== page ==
The following is an excerpt from article DE197-1 of the Christian Research Journal. The full pdf can be downloaded by following the link below the article.
Natural Moral Law- What IsNatural Moral Law?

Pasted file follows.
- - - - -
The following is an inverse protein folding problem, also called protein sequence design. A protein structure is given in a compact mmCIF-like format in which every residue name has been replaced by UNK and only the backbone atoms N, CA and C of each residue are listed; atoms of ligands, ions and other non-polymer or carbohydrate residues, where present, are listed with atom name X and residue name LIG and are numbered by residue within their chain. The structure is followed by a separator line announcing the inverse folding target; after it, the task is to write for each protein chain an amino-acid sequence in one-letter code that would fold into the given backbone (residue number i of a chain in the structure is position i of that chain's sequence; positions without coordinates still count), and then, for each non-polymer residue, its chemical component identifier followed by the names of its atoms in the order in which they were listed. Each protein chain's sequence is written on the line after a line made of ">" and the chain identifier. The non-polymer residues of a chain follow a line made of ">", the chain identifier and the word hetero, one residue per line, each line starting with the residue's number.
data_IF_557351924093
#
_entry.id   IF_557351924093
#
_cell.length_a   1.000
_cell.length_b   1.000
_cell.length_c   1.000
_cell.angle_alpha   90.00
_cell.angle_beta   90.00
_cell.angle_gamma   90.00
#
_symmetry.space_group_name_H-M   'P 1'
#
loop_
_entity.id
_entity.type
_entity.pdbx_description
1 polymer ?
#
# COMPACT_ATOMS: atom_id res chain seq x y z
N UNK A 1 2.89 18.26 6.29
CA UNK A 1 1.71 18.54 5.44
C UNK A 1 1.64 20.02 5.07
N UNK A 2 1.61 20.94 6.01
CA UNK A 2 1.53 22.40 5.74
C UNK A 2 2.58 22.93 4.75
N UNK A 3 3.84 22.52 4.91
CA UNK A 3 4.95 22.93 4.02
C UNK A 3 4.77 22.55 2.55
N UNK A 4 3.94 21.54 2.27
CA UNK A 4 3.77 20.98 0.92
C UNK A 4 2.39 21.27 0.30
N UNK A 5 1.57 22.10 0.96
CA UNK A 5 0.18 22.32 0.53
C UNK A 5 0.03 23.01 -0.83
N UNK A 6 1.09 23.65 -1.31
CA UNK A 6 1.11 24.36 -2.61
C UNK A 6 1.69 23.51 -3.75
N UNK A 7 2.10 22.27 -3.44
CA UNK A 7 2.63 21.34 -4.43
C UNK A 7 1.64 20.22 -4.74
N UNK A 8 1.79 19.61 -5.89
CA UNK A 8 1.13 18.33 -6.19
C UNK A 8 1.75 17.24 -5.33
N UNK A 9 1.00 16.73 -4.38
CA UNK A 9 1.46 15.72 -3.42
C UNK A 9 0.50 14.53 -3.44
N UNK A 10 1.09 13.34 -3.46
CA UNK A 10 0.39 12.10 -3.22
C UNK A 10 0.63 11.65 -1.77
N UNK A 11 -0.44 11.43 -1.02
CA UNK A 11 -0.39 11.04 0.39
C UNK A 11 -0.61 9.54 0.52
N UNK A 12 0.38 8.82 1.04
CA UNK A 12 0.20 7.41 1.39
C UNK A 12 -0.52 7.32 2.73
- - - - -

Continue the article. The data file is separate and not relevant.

How should a Christian approach moral issues in a pluralistic culture? Should he or she try to work for a Christian state (one where the state is under Scripture) or should the goal be a just state?3 Must a believer appeal to Scripture in a moral argument with an unbeliever or is there, in addition, a further source of moral truth and knowledge? Throughout the history of Christianity, most Christian thinkers have acknowledged that there is something called natural moral law sourced in general revelation (certain knowable truths revealed by God through creation). Simply put, an advocate of natural moral law believes that there are certain moral laws or norms that are true and can be discerned by all men and women as men and women. These moral norms do, in fact, come from God, and the existence of such objective moral norms provides strong evidence for the existence of a moral, personal God. But one does not need to believe in God or appeal to Holy Scripture to know that certain moral precepts are genuine moral absolutes.4 Again, these basic principles of moral obligation are absolutes that are knowable (at least in principle) by all people everywhere without the aid of Scripture. What is meant by an absolute here? An absolute is an objectively true moral principle that is unchanging and cross-cultural. It is true whether or not anyone believes it to be true. Natural moral law theory implies that we discover morality — we do not invent it. Belief in a natural moral law seems to square with the Scriptures themselves. For example, one often finds the Old Testament prophets pronouncing judgments on Gentile nations who did not have the Law of Moses. The pronouncements of judgment often appeal to the fact that these nations have violated fundamental principles of morality which they know to be true — breaking promises, lying, murdering, stealing, oppressing the poor and weak (e.g., Amos 1—2). These nations do not know the God of Israel nor do they possess Holy Scripture, but they are culpable for violating basic moral principles that they should know to be true simply because they are human beings with access to the natural moral law. In the New Testament, texts such as Romans 1—2 indicate that Paul believed in a natural moral law. In this passage, Paul teaches that there is a universal knowledge of God and His moral law that is available to all men and women apart from the special revelation in the Bible. Humans, he tells us, can sin against nature (Rom. 1:26, 27); that is, against natural obligations that they should know are right because of the way things are in creation. Furthermore, Paul candidly observes that “when Gentiles, who do not have the law, do by nature things required by the law, they are a law for themselves, even though they do not have the law, since they show that the requirements of the law are written on their hearts” (Rom. 2:14-15 NIV). In other words, Gentiles have a knowledge of right and wrong even though they have no access to Scripture. As C. S. Lewis put it, the great majority of civilizations have acknowledged “the doctrine of objective value, the belief that certain attitudes are really true, and others really false….”5 While we should not be naive about moral agreement, nevertheless, natural moral law theory offers the believer this strategy: he or she should work for a just state; that is, one in which the common good is in keeping with the natural moral law. And we can have confidence that everyone should have access to some basic moral principles which they know deep down are true.